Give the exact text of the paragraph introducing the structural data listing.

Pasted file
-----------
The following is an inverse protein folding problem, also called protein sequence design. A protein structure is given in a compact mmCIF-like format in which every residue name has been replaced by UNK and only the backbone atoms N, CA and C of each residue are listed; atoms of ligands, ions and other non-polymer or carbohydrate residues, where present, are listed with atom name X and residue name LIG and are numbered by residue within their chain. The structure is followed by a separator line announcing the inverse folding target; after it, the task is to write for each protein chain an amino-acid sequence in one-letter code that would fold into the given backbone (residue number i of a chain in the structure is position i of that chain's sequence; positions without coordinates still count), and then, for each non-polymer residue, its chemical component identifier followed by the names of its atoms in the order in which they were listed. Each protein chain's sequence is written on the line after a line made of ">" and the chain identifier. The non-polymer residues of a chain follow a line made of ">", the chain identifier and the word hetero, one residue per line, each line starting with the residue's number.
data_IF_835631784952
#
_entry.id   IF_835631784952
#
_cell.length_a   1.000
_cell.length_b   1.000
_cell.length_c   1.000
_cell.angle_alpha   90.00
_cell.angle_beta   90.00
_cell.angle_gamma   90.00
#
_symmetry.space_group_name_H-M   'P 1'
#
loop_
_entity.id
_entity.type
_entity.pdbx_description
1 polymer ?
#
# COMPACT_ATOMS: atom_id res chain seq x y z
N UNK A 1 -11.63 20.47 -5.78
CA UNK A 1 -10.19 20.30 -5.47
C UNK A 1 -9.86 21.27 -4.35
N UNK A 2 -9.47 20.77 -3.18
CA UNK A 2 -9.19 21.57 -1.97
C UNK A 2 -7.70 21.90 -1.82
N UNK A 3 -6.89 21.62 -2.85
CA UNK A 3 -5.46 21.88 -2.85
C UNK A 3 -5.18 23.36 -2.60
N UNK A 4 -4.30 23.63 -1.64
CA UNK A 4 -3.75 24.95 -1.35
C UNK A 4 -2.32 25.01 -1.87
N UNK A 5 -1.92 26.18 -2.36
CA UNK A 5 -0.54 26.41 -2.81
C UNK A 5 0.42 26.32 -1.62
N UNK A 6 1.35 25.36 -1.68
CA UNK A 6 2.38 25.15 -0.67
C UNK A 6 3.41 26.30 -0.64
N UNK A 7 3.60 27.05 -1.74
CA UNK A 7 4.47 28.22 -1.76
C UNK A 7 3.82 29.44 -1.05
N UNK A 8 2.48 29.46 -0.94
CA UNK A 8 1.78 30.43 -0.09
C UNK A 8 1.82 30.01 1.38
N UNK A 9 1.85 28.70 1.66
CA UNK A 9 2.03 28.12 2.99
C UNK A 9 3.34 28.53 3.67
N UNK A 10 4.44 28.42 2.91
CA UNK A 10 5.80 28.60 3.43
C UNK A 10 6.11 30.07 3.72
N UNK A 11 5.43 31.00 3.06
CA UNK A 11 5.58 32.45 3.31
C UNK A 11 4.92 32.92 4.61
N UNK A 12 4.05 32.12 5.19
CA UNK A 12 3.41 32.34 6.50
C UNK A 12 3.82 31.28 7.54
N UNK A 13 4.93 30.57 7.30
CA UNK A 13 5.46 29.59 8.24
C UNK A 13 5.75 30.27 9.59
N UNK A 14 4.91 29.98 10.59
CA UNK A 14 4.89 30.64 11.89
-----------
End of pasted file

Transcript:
The following is an inverse protein folding problem, also called protein sequence design. A protein structure is given in a compact mmCIF-like format in which every residue name has been replaced by UNK and only the backbone atoms N, CA and C of each residue are listed; atoms of ligands, ions and other non-polymer or carbohydrate residues, where present, are listed with atom name X and residue name LIG and are numbered by residue within their chain. The structure is followed by a separator line announcing the inverse folding target; after it, the task is to write for each protein chain an amino-acid sequence in one-letter code that would fold into the given backbone (residue number i of a chain in the structure is position i of that chain's sequence; positions without coordinates still count), and then, for each non-polymer residue, its chemical component identifier followed by the names of its atoms in the order in which they were listed. Each protein chain's sequence is written on the line after a line made of ">" and the chain identifier. The non-polymer residues of a chain follow a line made of ">", the chain identifier and the word hetero, one residue per line, each line starting with the residue's number.